When I was a kid there were too things I loved to have for lunch:
peanut butter and jelly sandwiches and salami sandwiches. One morning
when I was about six, the whole family went shopping and we bought a trunk
full of food. After it was all put away it was lunch time and my
mother said I could make whatever I wanted. We had a fresh
jar of extra chunky peanut butter and some of that deli salami where the
butcher slices it nice and thick. Which one to have? I just
couldn't decide. After thinking about it for about 10 minutes I had
a brainstorm: Why not have both? So I put mayo on one piece
of bread and layered salami on, smeared peanut butter on another slice
of bread and put them together. I was sure that my peanut butter
and salami sandwich was going to be a masterpiece. They'd probably
even name it after me, once I told the press about it. Of course
those dreams of fame and fortune quickly died as I took my first bite.
Ugh! It was horrible. How was it possible to mix two great
things and come up with a disaster? It just didn't make sense.
When I was screening Nacho Libre, I was reminded of my salami
and peanut butter sandwich. It stars Jack Black, an actor who I really
enjoy watching, and it was directed and co-written by Jared Hess the man
behind one of 2004's best films, Napoleon Dynamite. If you
put these two great talents together in a comedy about a Friar who becomes
a masked wrestler how could it fail? Unfortunately, just like my
sandwich, it does fail and has few redeeming values.
Nacho (Jack Black) was an orphan raised by Franciscan monks in Mexico.
He joined their order when he came of age and is now the cook in the orphanage,
making cabbage stew for dinner every day. While his mind should be
concerned with spiritual thoughts what Nacho really spends his time thinking
about is becoming a Luchador, a masked wrestling champion.
When a new, attractive nun arrives at the convent to teach the orphans,
Sister Encarnación (Ana de la Reguera), Nacho is forced to take
stock of his life. He's attracted to Encarnación, he doesn't
enjoy his job, and is overall dissatisfied with his lot in life.
While traveling in town to get food, he sees a sign for a tag-team wrestling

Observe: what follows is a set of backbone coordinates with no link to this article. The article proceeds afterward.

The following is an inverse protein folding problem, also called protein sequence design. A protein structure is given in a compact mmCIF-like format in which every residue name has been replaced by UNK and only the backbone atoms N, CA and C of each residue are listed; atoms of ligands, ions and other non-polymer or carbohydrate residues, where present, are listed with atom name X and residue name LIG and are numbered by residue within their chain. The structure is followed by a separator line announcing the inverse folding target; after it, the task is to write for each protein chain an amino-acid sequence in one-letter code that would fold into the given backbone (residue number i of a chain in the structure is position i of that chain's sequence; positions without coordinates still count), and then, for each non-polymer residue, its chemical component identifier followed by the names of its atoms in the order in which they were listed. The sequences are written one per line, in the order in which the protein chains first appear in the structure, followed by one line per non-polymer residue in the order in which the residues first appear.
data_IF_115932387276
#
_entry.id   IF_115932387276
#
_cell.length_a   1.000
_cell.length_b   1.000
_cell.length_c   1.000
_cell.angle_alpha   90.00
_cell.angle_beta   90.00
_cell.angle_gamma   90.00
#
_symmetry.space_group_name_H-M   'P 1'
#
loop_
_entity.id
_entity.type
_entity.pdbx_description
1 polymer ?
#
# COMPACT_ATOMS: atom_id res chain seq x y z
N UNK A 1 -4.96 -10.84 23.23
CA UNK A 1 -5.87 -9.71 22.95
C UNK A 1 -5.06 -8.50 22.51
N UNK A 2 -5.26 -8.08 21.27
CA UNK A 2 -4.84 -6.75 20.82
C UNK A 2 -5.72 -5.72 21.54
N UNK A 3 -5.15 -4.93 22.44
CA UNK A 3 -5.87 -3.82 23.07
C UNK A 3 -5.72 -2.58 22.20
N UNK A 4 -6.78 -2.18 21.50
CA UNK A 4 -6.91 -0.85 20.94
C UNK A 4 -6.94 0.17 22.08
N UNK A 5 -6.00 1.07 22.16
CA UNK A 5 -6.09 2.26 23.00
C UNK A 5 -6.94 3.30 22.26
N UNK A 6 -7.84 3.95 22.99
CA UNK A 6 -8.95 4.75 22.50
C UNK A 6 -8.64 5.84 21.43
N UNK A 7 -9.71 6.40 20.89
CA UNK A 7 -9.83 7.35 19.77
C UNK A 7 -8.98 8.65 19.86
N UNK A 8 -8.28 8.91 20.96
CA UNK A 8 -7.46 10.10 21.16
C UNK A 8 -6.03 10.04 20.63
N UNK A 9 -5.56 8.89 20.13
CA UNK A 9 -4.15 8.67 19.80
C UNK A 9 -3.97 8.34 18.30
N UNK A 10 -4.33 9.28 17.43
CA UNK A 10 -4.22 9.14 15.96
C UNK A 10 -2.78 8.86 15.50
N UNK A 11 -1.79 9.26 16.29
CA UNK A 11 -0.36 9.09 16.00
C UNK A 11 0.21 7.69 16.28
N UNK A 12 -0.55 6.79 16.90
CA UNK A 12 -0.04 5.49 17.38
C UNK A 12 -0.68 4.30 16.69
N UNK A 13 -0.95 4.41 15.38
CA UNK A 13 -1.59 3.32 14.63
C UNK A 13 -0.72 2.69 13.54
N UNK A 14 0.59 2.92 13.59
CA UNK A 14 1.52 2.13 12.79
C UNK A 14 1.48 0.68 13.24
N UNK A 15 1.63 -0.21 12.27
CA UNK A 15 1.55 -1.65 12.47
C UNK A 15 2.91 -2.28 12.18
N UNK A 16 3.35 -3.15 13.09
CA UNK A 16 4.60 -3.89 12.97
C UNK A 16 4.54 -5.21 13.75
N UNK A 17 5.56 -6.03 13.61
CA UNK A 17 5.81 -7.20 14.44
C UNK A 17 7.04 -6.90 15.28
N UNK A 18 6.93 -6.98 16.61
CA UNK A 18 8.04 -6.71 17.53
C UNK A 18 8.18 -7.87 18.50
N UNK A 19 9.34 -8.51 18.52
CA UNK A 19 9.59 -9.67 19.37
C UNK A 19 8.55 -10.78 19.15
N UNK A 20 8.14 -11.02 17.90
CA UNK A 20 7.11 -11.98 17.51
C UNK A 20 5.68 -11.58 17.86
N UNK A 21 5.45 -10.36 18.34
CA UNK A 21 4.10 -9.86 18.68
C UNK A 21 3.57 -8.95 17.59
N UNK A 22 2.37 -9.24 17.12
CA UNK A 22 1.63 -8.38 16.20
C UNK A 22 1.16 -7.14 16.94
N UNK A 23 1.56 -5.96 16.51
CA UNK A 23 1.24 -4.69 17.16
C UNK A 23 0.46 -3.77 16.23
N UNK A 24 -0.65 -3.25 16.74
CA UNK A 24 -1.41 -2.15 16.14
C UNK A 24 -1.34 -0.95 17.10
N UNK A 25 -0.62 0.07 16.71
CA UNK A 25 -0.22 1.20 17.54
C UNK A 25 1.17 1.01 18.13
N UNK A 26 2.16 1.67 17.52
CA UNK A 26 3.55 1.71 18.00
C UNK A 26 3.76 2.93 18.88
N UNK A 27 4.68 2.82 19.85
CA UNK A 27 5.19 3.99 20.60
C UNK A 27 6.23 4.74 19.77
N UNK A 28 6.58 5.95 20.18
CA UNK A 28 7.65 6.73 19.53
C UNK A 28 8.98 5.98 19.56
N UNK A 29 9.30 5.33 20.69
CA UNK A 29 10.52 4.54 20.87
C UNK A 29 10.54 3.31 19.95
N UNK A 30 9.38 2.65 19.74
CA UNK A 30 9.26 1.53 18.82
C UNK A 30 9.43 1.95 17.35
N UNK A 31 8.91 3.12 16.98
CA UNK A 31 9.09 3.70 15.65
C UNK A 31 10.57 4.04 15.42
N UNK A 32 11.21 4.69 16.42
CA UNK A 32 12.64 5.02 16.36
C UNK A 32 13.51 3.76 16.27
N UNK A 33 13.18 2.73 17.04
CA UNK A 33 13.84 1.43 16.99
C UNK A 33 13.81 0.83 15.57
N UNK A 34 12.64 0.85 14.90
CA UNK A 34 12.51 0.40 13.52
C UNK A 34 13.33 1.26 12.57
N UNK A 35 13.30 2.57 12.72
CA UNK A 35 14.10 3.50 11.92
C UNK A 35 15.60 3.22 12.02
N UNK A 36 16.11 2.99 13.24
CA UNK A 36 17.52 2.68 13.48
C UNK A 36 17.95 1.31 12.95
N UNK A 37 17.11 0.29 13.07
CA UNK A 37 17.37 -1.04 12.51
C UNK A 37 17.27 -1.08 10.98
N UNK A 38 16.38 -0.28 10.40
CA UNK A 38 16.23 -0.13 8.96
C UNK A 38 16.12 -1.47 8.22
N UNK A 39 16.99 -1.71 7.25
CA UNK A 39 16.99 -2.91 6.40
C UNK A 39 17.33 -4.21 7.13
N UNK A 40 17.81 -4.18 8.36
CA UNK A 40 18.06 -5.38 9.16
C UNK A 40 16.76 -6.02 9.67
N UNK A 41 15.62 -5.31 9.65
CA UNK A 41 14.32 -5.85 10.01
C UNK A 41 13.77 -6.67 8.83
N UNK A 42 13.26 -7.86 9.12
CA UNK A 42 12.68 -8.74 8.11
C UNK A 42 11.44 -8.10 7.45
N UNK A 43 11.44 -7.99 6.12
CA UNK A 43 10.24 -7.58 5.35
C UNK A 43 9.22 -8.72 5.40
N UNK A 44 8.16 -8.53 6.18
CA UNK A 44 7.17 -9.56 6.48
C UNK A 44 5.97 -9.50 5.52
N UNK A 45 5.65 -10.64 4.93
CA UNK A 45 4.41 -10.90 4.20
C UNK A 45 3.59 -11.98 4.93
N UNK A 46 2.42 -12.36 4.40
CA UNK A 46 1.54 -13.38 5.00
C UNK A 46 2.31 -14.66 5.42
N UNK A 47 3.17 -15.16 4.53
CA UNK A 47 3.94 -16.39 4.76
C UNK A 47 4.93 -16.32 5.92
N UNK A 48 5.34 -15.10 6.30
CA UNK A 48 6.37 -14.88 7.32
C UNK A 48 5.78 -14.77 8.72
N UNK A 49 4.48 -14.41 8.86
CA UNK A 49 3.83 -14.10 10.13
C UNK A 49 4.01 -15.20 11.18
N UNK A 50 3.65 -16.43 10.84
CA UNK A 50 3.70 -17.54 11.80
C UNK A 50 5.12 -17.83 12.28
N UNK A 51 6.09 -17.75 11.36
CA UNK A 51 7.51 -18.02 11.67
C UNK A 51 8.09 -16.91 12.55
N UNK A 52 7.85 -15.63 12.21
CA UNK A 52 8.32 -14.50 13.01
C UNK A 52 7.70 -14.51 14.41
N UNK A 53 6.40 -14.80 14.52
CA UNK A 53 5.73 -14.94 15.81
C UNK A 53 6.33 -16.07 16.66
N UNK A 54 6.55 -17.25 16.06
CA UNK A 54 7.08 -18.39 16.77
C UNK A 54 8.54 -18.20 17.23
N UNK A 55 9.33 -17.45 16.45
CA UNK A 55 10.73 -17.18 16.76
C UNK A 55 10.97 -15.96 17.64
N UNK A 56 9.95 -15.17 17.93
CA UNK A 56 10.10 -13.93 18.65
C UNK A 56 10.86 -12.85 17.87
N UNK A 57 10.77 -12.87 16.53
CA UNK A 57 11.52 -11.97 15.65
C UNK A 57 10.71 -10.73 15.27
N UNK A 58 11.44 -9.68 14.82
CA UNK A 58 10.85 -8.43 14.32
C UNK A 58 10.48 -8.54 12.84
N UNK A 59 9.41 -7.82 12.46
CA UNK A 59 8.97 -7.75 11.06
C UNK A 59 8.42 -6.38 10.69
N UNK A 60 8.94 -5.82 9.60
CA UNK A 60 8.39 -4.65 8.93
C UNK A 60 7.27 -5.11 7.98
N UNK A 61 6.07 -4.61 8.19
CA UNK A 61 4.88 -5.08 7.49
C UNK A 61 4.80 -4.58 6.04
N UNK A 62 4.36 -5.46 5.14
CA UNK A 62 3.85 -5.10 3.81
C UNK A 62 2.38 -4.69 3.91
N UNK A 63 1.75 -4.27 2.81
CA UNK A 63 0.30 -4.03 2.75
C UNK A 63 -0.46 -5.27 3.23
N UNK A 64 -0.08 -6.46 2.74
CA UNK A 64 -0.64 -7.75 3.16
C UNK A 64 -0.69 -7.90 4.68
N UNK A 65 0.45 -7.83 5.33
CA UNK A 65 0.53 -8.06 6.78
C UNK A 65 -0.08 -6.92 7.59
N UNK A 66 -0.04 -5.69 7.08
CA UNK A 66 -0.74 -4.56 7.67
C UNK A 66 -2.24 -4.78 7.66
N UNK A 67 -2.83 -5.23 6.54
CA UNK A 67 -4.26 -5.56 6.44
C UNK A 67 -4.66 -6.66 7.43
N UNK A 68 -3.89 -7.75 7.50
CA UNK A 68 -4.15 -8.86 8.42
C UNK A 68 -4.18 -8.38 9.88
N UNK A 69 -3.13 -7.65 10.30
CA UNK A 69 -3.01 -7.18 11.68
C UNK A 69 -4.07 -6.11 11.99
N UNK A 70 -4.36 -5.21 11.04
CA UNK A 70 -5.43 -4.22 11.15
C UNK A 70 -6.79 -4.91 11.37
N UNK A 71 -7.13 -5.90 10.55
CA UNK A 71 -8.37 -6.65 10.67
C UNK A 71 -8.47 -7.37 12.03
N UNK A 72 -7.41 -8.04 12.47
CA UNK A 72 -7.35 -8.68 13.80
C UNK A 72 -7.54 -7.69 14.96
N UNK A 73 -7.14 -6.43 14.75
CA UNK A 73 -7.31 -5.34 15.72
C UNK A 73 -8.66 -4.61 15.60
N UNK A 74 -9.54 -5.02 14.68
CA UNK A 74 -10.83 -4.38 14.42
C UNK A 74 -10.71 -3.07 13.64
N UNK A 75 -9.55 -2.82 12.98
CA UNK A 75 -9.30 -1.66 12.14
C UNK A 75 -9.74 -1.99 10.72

tournament and decides to enter. Enlisting the help of a petty crook,
Esqueleto (Héctor Jiménez), the pair becomes Mexico's newest
Or so they hope. First they have to win a match. In the
tournament they are thoroughly trounced, but they do get paid. So
they come back the next week, and the next. They never win a bout,
but the keep getting the loser's share of the purse. Nacho uses it
to buy fresh produce for the orphans, as well as some fancy new clothes.
He's still not satisfied though. His goal is to become a wrestling
champion, and the only way to do that is to win the upcoming free-for-all
battle against the seven best fighters in the town.
This movie should be funny, but it just isn't. Just about all
of the jokes are telegraphed, and even Jack Black's hamming doesn't create
much humor. A perfect example of why the film doesn't work is presented
in an early scene. Nacho is told to go and comfort an old man who
has the flu. When he arrives at the house he finds an old man with
his eyes closed, and performs the final rights. He covers his head
with a cloth, and stands up and gives a eulogy to the man's wife.
Of course, the man takes to cloth off and opens his eyes half way though.
Nacho is surprised, end of scene. Do you get it? He wasn't
really dead! Can you believe that??? From the first it was
obvious that the man was still alive, but the actions that Nacho goes through
don't have much humor in them. The whole scene falls flat, like the
rest of the movie.
Besides the lack of comedy, this is a very sloppy movie too. It
is filled with continuity errors and flaws that really make it hard for
viewers to suspend their disbelief. I can overlook a misplaced prop
or two, but this movie is rife with those errors. From ears of corn
suddenly disappearing to Nacho not having the cords of his robe tied properly,
to very obvious stunt doubles in the wrestling scenes I can't recall any